The first person accounts.
No. An abridged version might be.
I wanted to like this book. I really liked the first half but it just went on and on and became monotonous.
I have to say I gave up after two hours, I cannot believe the praise this book received as an audio book. Maybe in paperback where one could skip pages it would be decent but never in audio.
I don't know if it is informative, it seems that most people think so. I wanted to hear about the radical Scientology beliefs, but my attention span hated it so much I give up.
Slow quiet boring
I have listened to a lot of non fiction and I would have to say I normally agree with most reviews not this one. If you like to sleep get it and use it for pleasant white noise. Otherwise YouTube has some great ten to twenty minute clips on anything under the sun that is even slightly conspiratorial so hit it up.
Yes because relevant and revealing.
Depends on friend's interest .
Ok. Why use only one narrator?
What I like most about this book is the neutral style of the author combined with what seems painstakingly deep research. It was as though he went through the topic with a fine toothed-comb. It is as though he grabs my hand and takes me through a multi-decade journey similar to how Scrooge is taken through his life by the "angels" in A Christmas Carol. It is seamless and well written. It seems as though it is fiction because it is so well written. I think this is an important story for many reasons. It points at the power of belief and the power for new religions to take shape in this world. I walked away from this understanding why people are drawn to Scientology and understanding its founder was brilliant and charismatic, etc., but also understanding how some people in the church, including its founder, appear to have done some pretty nasty things to people. This happens in other religions, as well, and it gave me pause to question the one I was raised in - Catholicism. This is a really amazing book. I hope many people read it.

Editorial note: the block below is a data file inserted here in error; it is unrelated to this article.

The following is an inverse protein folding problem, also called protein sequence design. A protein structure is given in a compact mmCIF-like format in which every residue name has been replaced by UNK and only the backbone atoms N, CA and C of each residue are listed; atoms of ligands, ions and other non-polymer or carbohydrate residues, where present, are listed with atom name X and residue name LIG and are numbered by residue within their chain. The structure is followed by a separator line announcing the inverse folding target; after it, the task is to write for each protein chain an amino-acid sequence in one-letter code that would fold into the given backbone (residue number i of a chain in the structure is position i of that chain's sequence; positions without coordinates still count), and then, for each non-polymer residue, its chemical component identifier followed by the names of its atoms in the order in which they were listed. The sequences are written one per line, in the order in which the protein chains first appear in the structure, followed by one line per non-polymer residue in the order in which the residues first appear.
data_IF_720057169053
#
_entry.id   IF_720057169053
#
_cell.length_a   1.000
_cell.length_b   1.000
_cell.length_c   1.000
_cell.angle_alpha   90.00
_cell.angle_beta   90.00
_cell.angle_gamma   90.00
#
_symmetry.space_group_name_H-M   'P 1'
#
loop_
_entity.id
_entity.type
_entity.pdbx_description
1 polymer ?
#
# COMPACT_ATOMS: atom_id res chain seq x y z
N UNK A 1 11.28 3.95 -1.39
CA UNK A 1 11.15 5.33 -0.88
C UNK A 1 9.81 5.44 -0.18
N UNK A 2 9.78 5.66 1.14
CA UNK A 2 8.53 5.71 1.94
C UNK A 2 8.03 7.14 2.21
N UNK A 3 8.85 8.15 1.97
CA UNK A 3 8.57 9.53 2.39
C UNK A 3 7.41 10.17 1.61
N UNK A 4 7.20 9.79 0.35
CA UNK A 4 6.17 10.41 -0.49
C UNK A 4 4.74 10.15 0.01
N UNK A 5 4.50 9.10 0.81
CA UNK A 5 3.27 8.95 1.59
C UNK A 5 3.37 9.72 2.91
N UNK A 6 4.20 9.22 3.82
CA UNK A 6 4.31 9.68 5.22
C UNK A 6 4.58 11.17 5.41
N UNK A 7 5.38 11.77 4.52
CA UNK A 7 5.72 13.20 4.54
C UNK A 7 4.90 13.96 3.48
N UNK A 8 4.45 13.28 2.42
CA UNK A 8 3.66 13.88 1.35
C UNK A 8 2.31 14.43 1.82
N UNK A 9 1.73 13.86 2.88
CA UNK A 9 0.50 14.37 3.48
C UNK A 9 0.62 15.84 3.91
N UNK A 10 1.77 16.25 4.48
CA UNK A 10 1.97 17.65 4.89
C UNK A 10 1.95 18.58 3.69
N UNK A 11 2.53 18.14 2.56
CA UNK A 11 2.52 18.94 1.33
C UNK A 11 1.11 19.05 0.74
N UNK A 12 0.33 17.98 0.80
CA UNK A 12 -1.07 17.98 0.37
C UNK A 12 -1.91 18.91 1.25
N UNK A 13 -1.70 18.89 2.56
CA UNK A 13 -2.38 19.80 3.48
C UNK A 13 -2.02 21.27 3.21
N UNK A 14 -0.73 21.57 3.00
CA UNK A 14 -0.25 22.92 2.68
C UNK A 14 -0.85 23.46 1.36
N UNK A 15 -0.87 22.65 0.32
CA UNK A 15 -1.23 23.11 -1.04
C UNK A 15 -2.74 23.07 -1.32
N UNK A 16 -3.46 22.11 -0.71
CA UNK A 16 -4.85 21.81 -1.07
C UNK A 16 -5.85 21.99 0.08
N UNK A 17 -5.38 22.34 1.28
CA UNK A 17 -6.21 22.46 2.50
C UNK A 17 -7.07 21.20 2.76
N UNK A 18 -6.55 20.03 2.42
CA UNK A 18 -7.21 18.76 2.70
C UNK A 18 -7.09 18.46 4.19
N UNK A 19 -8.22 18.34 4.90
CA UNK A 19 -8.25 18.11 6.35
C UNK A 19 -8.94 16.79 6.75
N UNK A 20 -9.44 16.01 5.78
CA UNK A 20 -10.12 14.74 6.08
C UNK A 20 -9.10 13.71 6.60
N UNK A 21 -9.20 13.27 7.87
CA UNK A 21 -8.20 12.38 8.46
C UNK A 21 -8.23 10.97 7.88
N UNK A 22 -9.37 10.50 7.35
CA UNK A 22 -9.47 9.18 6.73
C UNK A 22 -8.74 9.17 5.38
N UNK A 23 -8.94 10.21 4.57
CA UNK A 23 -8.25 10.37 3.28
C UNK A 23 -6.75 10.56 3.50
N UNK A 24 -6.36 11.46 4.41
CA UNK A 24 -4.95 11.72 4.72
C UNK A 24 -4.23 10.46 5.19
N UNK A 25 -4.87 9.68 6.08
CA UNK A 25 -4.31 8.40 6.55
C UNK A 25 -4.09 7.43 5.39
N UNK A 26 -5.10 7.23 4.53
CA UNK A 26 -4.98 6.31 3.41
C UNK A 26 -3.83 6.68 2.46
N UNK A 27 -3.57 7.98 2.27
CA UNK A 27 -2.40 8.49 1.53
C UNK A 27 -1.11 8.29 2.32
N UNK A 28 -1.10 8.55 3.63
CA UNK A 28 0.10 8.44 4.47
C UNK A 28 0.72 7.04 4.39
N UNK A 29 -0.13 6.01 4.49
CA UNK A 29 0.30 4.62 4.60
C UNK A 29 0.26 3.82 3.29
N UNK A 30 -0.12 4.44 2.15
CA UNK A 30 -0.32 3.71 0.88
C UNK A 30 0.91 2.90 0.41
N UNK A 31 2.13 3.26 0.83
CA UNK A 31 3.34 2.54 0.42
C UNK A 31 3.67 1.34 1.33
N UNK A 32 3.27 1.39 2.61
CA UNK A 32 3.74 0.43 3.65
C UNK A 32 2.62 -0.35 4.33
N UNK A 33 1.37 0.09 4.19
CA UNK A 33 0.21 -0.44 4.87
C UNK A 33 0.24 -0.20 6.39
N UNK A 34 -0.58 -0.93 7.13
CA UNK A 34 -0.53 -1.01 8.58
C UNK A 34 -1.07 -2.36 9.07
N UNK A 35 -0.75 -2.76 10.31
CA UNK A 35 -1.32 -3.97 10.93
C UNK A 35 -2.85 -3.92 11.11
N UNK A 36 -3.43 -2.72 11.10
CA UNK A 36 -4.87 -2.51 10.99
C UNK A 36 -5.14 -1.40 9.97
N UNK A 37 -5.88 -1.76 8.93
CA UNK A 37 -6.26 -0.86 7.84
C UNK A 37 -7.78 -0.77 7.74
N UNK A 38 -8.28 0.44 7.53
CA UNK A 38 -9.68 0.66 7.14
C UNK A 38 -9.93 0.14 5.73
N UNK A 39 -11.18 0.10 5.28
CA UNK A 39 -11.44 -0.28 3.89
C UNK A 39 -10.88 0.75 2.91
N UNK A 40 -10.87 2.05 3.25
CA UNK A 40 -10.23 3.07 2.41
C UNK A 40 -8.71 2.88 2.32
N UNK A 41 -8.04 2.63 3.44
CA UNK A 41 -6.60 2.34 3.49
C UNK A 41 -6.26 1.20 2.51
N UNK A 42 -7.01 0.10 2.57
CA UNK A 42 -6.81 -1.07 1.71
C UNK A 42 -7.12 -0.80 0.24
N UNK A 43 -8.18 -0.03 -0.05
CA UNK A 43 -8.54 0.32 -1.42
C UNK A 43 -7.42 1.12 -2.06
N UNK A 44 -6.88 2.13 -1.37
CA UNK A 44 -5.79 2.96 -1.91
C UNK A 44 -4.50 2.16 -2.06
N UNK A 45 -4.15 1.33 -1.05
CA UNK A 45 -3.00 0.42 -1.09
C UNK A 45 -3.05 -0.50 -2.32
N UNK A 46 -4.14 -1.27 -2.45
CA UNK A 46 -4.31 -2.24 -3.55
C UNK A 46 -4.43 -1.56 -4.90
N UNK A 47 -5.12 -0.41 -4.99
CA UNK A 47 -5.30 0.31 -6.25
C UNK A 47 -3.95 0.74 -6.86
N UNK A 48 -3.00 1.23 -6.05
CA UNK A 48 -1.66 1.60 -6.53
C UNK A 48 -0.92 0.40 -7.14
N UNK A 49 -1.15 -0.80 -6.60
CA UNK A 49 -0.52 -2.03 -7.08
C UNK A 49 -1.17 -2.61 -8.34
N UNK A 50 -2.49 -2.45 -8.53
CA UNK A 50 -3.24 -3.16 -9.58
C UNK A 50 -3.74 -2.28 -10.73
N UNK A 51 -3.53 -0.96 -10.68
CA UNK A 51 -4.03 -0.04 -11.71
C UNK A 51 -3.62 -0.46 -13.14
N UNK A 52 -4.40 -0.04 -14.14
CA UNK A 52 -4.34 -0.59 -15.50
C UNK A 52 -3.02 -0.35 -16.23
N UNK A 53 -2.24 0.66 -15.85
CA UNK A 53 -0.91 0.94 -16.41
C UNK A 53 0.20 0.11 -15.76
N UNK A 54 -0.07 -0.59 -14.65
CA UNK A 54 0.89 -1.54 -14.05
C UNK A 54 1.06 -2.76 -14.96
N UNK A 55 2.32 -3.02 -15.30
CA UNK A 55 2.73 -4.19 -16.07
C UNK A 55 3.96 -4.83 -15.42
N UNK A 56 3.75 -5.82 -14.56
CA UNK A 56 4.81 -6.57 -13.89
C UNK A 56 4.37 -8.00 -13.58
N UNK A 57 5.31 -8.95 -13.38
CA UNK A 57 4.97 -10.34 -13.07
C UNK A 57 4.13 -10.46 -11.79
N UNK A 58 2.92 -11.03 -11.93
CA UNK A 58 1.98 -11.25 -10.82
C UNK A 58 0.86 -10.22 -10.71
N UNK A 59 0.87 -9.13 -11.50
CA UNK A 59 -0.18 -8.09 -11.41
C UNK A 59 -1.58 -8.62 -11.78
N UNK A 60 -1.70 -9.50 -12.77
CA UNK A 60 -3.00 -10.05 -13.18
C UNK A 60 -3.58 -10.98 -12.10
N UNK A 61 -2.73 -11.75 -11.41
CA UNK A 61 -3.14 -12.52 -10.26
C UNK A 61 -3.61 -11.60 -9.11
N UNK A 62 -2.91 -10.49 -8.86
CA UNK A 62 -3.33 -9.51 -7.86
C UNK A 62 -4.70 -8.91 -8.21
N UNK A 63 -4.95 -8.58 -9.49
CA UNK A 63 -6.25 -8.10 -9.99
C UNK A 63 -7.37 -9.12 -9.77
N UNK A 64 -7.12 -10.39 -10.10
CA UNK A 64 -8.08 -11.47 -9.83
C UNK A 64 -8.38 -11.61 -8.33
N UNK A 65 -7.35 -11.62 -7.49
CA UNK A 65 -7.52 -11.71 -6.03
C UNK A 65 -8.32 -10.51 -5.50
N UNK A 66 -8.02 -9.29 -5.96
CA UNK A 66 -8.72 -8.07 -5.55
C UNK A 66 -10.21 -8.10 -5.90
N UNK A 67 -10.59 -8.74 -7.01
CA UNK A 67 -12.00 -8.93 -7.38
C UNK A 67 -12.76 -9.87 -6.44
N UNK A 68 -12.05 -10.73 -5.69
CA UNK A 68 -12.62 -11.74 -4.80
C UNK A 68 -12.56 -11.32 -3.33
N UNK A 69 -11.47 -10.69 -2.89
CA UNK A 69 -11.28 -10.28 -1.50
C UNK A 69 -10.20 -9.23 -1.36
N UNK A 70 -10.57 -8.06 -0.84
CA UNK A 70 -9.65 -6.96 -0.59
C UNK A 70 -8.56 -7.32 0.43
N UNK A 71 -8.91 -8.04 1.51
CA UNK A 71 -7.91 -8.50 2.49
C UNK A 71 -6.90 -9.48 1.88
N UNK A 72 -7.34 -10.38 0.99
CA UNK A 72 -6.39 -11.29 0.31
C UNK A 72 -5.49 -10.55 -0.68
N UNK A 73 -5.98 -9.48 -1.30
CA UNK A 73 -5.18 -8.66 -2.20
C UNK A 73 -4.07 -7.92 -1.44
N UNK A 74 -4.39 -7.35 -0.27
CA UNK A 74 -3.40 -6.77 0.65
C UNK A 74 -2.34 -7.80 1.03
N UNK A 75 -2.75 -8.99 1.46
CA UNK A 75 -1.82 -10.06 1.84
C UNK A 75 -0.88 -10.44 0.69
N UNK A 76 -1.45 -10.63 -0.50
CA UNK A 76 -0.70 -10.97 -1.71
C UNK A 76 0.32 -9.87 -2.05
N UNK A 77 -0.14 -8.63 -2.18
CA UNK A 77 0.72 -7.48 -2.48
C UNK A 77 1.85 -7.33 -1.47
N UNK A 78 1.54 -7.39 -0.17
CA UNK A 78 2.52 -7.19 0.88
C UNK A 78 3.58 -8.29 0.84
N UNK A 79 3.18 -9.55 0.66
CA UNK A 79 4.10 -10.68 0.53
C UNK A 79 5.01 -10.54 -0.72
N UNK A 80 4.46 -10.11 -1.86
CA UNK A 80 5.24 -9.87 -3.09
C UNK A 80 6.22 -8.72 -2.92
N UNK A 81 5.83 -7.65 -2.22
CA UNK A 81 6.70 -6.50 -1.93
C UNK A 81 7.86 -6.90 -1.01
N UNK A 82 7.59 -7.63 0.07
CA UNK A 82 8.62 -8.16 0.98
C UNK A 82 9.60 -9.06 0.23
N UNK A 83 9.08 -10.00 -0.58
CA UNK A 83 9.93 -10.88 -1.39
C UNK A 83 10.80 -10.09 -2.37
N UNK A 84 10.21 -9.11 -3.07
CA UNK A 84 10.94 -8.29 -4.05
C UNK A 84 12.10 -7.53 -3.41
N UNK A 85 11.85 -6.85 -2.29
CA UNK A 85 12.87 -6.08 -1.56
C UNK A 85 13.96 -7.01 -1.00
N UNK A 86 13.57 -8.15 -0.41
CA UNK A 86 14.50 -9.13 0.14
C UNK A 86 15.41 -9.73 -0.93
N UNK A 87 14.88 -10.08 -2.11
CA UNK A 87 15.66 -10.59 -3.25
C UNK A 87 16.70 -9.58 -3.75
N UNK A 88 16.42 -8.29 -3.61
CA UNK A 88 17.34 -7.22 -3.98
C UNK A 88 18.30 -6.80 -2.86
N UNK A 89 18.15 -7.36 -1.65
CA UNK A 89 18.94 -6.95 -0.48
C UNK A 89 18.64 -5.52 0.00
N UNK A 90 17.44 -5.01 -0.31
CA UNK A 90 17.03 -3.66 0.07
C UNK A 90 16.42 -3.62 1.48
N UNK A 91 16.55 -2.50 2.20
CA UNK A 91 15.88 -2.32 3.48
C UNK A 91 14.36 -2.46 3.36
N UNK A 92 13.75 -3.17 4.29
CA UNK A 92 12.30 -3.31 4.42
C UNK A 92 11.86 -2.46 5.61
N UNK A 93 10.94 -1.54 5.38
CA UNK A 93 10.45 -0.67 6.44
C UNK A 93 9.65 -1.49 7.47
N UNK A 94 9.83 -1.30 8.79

I'm very grateful to the author for taking the time to research and write this book. It is a courageous thing to do. I think many people will benefit from it.
“A reader lives a thousand lives before he dies…The man who never reads lives only one.” (George R. R. Martin)
I don’t know how true the information in this book is – but it’s pretty fantastical and a bit frightening. It’s hard to tell whether Hubbard was a con man or a schizophrenic – or a bit of both. Delusions of grandeur run rampant here as do schizophrenic tendencies and paranoia – which is what it seems Scientology itself has become –as portrayed by author Lawrence Wright. The level of research that the author has undertaken here is impressive and he attempts to give a fair estimation of both sides – though it is a bit outweighed – which is to be expected, given the material. I haven’t read much of Hubbard’s early days and there is a good amount of interesting detail here. Narrator Morton Sellers does a terrific job with solid narration. Overall, I felt this was a truly fascinating listen.
Yes--it is an interesting story about a still-mysterious "religion".
"Inside Scientology" by Janet Reitman which I listened to 3 years ago. It was about Scientology and had some of the same stories/history, but was less about the Hollywood perspective.
The story and history itself is so frustrating because "they" seem to get away with so much, even with the government, by terrorist-type tactics.
This gives a "biography" of the etiology of the church of Scientology, a topic I was curious about since I have heard so much in the press about it especially with movie star involvement. The author presents a balanced view with comparisons to other new religions. The fact check information at the end was especially interesting.
The reading performance was eloquent.
I was curious about this book and then, once I started listening could not stop. Extremely well done - both the writing and the performance. If you have any curiosity about Scientology, you should check this out!